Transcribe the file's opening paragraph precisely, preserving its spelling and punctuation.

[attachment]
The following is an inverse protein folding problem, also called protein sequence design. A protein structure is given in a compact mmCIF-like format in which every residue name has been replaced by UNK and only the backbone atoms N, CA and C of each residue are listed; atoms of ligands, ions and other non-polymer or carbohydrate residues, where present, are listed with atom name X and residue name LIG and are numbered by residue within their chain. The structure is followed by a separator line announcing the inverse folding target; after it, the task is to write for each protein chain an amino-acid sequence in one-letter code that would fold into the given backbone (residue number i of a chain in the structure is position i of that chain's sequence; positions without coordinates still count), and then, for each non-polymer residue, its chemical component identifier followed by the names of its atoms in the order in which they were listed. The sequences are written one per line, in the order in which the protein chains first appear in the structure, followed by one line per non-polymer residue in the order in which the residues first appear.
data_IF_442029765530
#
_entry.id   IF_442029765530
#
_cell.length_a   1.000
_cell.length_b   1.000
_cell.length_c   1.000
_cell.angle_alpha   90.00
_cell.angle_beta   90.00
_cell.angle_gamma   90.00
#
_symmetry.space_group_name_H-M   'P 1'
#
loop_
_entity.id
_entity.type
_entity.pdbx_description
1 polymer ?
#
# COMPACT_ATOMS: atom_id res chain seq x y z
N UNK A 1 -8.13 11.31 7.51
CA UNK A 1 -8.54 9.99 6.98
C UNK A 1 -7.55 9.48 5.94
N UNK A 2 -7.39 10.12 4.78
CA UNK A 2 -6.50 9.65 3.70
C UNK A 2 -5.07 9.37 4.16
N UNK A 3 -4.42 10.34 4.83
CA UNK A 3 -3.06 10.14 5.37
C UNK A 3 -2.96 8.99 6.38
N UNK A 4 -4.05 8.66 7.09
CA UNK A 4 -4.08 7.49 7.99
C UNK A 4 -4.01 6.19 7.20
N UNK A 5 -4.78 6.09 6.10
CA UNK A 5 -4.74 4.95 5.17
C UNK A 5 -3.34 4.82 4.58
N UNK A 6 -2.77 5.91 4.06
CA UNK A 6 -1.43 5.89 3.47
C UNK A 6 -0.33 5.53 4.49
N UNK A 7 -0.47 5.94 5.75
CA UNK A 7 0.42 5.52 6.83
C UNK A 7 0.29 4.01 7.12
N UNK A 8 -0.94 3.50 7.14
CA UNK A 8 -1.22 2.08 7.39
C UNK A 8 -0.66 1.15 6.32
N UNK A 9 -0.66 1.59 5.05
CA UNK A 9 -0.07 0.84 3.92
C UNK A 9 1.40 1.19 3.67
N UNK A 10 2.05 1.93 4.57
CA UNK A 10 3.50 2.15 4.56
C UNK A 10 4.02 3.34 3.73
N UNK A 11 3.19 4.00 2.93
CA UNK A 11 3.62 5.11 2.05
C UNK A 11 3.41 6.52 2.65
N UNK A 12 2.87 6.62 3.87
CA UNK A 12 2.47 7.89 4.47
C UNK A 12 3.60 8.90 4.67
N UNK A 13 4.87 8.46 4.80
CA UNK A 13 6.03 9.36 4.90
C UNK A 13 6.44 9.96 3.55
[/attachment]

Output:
The following is an inverse protein folding problem, also called protein sequence design. A protein structure is given in a compact mmCIF-like format in which every residue name has been replaced by UNK and only the backbone atoms N, CA and C of each residue are listed; atoms of ligands, ions and other non-polymer or carbohydrate residues, where present, are listed with atom name X and residue name LIG and are numbered by residue within their chain. The structure is followed by a separator line announcing the inverse folding target; after it, the task is to write for each protein chain an amino-acid sequence in one-letter code that would fold into the given backbone (residue number i of a chain in the structure is position i of that chain's sequence; positions without coordinates still count), and then, for each non-polymer residue, its chemical component identifier followed by the names of its atoms in the order in which they were listed. The sequences are written one per line, in the order in which the protein chains first appear in the structure, followed by one line per non-polymer residue in the order in which the residues first appear.